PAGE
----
Dr. Richard Mansour

Chronic pain in the jaw, face, head, neck or shoulders may be caused by a temporomandibular joint (TMJ) disorder

What is a TMJ Disorder?
Symptoms of TMJ Disorder
How does a TMJ Disorder occur?
Managing and Treating TMJ Disorder
How Your Dentist Can Help

What is a TMJ Disorder - Understanding how muscle, bone or other tissue may be a cause.

The temporomandibular joint (TMJ) is the name of the joint located on either side of your head, just in front of your ears. These joints connect your mandible (jawbone) to your temporal bone (skull). The TMJ, which can rotate and move forward, backward and side to side. It is considered one of the most complex joints in the body. This joint, in combination with other muscles and ligaments, lets you chew, swallow, speak and yawn. When you have a problem with the muscle, bone or other tissue in the area in and around the TMJ, you may have a TMJ Disorder.

Symptoms of TMJ Disorder – How can I tell if I may have a TMD?

Signs or symptoms of TMDs include:

  • pain and tenderness in or around the ear, the jaw joint, or the muscles of the jaw, face or temples.
  • problems opening or closing your mouth, and a clicking, popping, crunching or grinding noise when you chew, yawn or open your mouth.
  • TMDs may be linked with neck pain and headaches.
  • Partial or full dentures that are not the right fit.
  • Certain habits such as fingernail biting and pen or pencil biting.

If you have any of these symptoms or factors, tell your dentist and your doctor.

Dr. Richard Mansour

How Does a TMJ Disorder Occur?

In most cases, TMJ Disorders are caused by a combination of factors like jaw injuries and joint disease, such as arthritis. It is believed that tooth clenching or grinding (Bruxism) and head or neck muscle tension may make TMJ Disorder symptoms worse. This means stress is also a possible factor. However, more research is required to determine if stress causes a TMJ Disorder or if stress is a result of the pain and discomfort from a TMJ Disorder.

Management and Treating of TMDs

Most patients with a TMJ Disorder get better by themselves without any treatment. A cold or warm compress to your jaw and gentle massage your jaw muscles can help ease sore jaw muscles. Choosing softer foods, cut food into small pieces, and avoiding hard, chewy or sticky foods also helps. Try not to open your mouth too wide, even when you yawn.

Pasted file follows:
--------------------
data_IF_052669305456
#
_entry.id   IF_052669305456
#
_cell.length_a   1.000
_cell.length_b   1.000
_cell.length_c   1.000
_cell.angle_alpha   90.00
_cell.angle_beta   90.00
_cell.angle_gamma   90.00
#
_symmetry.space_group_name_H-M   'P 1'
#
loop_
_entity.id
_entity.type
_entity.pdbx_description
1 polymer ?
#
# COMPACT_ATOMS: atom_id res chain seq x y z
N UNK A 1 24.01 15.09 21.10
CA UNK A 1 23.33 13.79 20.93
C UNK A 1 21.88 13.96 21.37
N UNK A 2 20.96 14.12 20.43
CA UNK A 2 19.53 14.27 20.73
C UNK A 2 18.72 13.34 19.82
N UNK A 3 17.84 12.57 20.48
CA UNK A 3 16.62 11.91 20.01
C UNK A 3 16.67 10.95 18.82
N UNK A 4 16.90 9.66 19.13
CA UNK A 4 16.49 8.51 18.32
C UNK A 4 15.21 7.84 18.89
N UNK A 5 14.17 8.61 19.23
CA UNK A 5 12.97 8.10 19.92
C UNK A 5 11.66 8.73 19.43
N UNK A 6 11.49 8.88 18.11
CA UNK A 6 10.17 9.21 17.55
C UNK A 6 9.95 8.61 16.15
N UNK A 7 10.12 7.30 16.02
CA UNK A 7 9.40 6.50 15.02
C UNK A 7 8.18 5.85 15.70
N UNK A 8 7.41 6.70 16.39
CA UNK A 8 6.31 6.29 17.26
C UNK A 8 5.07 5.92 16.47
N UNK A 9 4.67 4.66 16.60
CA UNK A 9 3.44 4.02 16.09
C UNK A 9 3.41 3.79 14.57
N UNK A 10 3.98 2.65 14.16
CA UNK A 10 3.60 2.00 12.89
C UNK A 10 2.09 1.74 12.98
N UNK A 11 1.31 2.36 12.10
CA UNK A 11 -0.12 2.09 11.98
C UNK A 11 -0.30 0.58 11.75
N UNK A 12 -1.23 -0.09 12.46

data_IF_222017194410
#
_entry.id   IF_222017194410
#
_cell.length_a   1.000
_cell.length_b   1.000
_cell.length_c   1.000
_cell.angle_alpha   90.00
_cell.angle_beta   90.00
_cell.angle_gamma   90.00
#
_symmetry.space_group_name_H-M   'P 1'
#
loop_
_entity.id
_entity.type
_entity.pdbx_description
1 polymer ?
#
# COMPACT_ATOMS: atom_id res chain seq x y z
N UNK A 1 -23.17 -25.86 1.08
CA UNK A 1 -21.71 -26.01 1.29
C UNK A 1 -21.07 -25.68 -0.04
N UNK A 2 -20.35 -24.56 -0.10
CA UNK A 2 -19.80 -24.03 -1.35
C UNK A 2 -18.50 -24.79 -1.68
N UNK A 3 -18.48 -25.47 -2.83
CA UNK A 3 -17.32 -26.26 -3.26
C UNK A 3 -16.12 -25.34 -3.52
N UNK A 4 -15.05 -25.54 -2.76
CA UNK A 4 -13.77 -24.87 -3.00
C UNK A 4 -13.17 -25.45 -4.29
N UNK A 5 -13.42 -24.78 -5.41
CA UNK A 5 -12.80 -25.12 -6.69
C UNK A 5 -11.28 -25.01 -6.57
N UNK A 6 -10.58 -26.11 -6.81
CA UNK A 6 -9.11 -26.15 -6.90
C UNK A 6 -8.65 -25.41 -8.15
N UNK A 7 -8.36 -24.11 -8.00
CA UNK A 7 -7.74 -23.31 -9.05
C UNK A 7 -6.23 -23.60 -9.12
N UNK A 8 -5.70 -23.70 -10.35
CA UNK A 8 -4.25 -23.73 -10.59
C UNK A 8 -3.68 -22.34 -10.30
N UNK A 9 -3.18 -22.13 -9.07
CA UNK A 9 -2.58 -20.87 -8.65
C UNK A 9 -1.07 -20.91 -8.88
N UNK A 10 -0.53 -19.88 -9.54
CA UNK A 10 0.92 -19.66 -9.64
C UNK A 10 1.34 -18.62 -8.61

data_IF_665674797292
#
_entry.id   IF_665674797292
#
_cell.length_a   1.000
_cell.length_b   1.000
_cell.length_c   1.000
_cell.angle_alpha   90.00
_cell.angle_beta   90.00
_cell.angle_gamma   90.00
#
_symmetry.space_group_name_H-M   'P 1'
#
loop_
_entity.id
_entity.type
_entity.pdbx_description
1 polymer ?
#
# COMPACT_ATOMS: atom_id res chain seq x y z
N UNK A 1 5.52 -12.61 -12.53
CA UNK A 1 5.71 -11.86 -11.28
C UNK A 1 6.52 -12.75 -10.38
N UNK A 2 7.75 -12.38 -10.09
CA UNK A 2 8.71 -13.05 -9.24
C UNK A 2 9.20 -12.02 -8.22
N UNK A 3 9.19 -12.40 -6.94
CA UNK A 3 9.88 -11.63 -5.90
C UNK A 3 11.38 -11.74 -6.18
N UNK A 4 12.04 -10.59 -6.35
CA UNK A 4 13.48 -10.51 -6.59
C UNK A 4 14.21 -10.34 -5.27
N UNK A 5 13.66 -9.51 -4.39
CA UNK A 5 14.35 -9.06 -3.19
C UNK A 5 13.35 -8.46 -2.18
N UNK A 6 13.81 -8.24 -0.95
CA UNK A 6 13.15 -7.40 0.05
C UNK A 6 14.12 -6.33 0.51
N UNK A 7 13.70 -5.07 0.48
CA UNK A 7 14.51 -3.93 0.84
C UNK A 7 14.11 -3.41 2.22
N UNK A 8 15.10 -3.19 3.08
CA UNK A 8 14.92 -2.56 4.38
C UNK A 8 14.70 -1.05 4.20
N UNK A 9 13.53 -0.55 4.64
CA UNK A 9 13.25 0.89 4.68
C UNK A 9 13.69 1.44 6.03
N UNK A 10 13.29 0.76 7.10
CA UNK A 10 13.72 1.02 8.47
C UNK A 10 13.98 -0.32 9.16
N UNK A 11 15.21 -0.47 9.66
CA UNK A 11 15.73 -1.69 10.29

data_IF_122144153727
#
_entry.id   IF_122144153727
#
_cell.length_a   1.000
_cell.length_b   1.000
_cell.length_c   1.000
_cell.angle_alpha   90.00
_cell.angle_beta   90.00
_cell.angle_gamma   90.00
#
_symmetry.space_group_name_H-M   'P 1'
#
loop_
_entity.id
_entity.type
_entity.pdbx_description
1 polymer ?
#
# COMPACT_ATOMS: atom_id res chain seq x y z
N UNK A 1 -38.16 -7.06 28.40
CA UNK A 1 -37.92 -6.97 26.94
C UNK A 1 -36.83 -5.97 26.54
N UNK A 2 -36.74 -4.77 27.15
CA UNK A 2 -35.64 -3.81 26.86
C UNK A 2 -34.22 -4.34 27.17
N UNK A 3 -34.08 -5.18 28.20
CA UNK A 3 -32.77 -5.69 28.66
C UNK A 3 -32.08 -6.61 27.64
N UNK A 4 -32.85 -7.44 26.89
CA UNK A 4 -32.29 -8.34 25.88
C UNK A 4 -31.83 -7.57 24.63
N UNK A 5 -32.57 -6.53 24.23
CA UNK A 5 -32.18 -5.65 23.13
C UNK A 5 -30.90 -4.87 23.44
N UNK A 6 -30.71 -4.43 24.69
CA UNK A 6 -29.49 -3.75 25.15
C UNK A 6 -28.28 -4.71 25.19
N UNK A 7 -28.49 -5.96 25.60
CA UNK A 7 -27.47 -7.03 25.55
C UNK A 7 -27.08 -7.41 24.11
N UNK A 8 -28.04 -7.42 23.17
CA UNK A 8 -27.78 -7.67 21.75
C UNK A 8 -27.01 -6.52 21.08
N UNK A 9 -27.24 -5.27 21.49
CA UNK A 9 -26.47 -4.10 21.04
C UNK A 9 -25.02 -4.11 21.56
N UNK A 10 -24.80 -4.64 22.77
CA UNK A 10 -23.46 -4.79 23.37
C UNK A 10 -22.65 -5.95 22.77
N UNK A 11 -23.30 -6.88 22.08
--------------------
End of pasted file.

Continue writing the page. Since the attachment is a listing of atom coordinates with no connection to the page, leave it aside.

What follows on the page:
Most importantly, be mindful of relaxing your jaw muscles. When you are relaxed, your teeth should be slightly apart, and your tongue should rest on the floor of your mouth with your lips barely touching or slightly apart. There should be a slight space between your upper and lower teeth except during chewing, speaking, or swallowing.

Dr. Richard Mansour

How Your Dentist Can Help

After a thorough examination and, if needed, appropriate x-rays, your dentist may suggest a plan to treat your TMJ Disorder. This treatment plan may include relaxation techniques, a referral to a physiotherapist, a chiropractor or a behavioural therapist to help you ease muscle pain. Other treatment options may include medicine for pain, inflammation or tense muscles. If getting a good night’s sleep is a problem, a variety of approaches to improve sleep may be used.

Your dentist may suggest wearing a night guard, also called an occlusal splint. It is made of clear plastic and fits over the biting surfaces of the teeth of one jaw so that you bite against the splint rather than your teeth. This often helps your jaw joints and muscles to relax.

Your dentist may also refer you to a dental specialist with extra training in TMJ Disorders. This could be a specialist in oral medicine or orofacial pain, an oral surgeon, an orthodontist, a periodontist or a prosthodontist. If your dentist refers you to a dental specialist, he or she will explain what that specialist does.

Surgery is rarely used to treat TMJ Disorders. However, if none of the other treatments have worked, or if it is very hard to open your jaw, you may need surgery. If you need surgery, your dentist will refer you to an oral and maxillofacial surgeon with expertise in temporomandibular joint surgery.